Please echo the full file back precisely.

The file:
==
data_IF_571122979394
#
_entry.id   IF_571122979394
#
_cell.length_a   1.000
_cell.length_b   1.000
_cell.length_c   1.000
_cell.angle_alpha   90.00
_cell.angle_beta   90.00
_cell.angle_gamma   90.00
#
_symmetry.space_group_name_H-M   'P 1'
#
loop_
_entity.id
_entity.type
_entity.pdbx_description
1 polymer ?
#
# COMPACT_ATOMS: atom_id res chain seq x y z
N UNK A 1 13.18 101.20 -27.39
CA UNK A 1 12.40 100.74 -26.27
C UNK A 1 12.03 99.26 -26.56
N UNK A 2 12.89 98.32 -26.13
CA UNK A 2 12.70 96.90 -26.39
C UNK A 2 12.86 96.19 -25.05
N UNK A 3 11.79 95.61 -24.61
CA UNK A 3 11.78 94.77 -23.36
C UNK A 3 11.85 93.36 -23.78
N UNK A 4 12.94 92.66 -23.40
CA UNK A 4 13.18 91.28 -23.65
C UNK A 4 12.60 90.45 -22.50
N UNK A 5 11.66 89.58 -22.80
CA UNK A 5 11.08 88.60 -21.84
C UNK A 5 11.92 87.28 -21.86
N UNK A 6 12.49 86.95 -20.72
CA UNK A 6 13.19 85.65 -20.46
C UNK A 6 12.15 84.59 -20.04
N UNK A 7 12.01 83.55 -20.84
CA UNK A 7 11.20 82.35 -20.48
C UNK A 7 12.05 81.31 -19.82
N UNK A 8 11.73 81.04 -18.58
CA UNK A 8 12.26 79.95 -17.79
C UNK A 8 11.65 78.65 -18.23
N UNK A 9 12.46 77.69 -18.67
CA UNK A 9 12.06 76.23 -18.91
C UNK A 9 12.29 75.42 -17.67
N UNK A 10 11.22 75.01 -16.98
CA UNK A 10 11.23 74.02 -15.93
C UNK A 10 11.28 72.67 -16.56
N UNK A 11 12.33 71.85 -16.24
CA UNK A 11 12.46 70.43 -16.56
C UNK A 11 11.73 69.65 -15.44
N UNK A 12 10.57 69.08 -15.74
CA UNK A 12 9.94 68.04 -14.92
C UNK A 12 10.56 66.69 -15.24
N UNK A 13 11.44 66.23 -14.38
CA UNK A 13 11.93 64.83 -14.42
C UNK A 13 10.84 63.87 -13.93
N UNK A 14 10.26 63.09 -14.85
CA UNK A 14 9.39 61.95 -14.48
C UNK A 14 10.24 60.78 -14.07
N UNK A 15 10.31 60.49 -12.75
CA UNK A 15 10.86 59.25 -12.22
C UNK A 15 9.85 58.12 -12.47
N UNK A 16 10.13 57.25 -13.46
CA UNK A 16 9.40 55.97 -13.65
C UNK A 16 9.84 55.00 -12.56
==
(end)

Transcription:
data_IF_571122979394
#
_entry.id   IF_571122979394
#
_cell.length_a   1.000
_cell.length_b   1.000
_cell.length_c   1.000
_cell.angle_alpha   90.00
_cell.angle_beta   90.00
_cell.angle_gamma   90.00
#
_symmetry.space_group_name_H-M   'P 1'
#
loop_
_entity.id
_entity.type
_entity.pdbx_description
1 polymer ?
#
# COMPACT_ATOMS: atom_id res chain seq x y z
N UNK A 1 13.18 101.20 -27.39
CA UNK A 1 12.40 100.74 -26.27
C UNK A 1 12.03 99.26 -26.56
N UNK A 2 12.89 98.32 -26.13
CA UNK A 2 12.70 96.90 -26.39
C UNK A 2 12.86 96.19 -25.05
N UNK A 3 11.79 95.61 -24.61
CA UNK A 3 11.78 94.77 -23.36
C UNK A 3 11.85 93.36 -23.78
N UNK A 4 12.94 92.66 -23.40
CA UNK A 4 13.18 91.28 -23.65
C UNK A 4 12.60 90.45 -22.50
N UNK A 5 11.66 89.58 -22.80
CA UNK A 5 11.08 88.60 -21.84
C UNK A 5 11.92 87.28 -21.86
N UNK A 6 12.49 86.95 -20.72
CA UNK A 6 13.19 85.65 -20.46
C UNK A 6 12.15 84.59 -20.04
N UNK A 7 12.01 83.55 -20.84
CA UNK A 7 11.20 82.35 -20.48
C UNK A 7 12.05 81.31 -19.82
N UNK A 8 11.73 81.04 -18.58
CA UNK A 8 12.26 79.95 -17.79
C UNK A 8 11.65 78.65 -18.23
N UNK A 9 12.46 77.69 -18.67
CA UNK A 9 12.06 76.23 -18.91
C UNK A 9 12.29 75.42 -17.67
N UNK A 10 11.22 75.01 -16.98
CA UNK A 10 11.23 74.02 -15.93
C UNK A 10 11.28 72.67 -16.56
N UNK A 11 12.33 71.85 -16.24
CA UNK A 11 12.46 70.43 -16.56
C UNK A 11 11.73 69.65 -15.44
N UNK A 12 10.57 69.08 -15.74
CA UNK A 12 9.94 68.04 -14.92
C UNK A 12 10.56 66.69 -15.24
N UNK A 13 11.44 66.23 -14.38
CA UNK A 13 11.93 64.83 -14.42
C UNK A 13 10.84 63.87 -13.93
N UNK A 14 10.26 63.09 -14.85
CA UNK A 14 9.39 61.95 -14.48
C UNK A 14 10.24 60.78 -14.07
N UNK A 15 10.31 60.49 -12.75
CA UNK A 15 10.86 59.25 -12.22
C UNK A 15 9.85 58.12 -12.47
N UNK A 16 10.13 57.25 -13.46
CA UNK A 16 9.40 55.97 -13.65
C UNK A 16 9.84 55.00 -12.56